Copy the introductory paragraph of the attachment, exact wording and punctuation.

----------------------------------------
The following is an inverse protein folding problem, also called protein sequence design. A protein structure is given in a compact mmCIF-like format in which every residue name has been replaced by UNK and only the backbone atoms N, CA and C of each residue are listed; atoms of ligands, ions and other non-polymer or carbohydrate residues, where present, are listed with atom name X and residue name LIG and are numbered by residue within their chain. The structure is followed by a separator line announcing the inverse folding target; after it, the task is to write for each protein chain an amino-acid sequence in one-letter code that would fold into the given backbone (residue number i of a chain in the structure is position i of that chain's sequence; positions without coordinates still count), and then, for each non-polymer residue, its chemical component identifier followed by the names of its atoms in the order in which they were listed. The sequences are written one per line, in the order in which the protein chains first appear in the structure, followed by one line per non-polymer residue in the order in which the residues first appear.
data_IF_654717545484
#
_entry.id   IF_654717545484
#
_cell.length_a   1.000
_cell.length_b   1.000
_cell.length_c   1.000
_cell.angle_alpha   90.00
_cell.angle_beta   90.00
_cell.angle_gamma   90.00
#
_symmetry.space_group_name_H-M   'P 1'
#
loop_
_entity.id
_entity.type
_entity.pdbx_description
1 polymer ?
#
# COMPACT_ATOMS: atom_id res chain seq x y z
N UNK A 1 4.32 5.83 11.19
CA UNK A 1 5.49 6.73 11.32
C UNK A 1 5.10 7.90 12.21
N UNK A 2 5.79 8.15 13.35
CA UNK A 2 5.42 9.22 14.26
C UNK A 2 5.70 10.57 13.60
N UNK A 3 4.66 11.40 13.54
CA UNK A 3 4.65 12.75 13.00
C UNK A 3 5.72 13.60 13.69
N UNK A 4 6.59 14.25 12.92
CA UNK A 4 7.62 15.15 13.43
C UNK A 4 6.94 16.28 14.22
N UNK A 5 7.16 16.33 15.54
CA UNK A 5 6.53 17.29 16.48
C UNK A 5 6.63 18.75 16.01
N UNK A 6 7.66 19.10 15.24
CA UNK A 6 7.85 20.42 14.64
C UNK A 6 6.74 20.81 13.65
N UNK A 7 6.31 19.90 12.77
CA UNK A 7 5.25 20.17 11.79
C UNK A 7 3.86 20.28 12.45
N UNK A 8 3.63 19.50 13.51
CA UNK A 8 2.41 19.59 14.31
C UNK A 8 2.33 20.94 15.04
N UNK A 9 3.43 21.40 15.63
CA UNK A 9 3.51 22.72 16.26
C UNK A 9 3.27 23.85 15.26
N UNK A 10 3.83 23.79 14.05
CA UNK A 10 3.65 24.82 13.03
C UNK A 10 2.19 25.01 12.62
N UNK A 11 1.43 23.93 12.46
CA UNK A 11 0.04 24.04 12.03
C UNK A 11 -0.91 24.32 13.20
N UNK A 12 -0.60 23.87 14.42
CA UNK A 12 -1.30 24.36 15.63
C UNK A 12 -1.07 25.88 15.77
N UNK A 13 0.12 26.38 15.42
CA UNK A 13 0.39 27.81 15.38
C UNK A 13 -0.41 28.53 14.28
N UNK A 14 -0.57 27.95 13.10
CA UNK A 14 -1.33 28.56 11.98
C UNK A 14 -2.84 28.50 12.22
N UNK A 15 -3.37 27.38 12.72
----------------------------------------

The following is an inverse protein folding problem, also called protein sequence design. A protein structure is given in a compact mmCIF-like format in which every residue name has been replaced by UNK and only the backbone atoms N, CA and C of each residue are listed; atoms of ligands, ions and other non-polymer or carbohydrate residues, where present, are listed with atom name X and residue name LIG and are numbered by residue within their chain. The structure is followed by a separator line announcing the inverse folding target; after it, the task is to write for each protein chain an amino-acid sequence in one-letter code that would fold into the given backbone (residue number i of a chain in the structure is position i of that chain's sequence; positions without coordinates still count), and then, for each non-polymer residue, its chemical component identifier followed by the names of its atoms in the order in which they were listed. The sequences are written one per line, in the order in which the protein chains first appear in the structure, followed by one line per non-polymer residue in the order in which the residues first appear.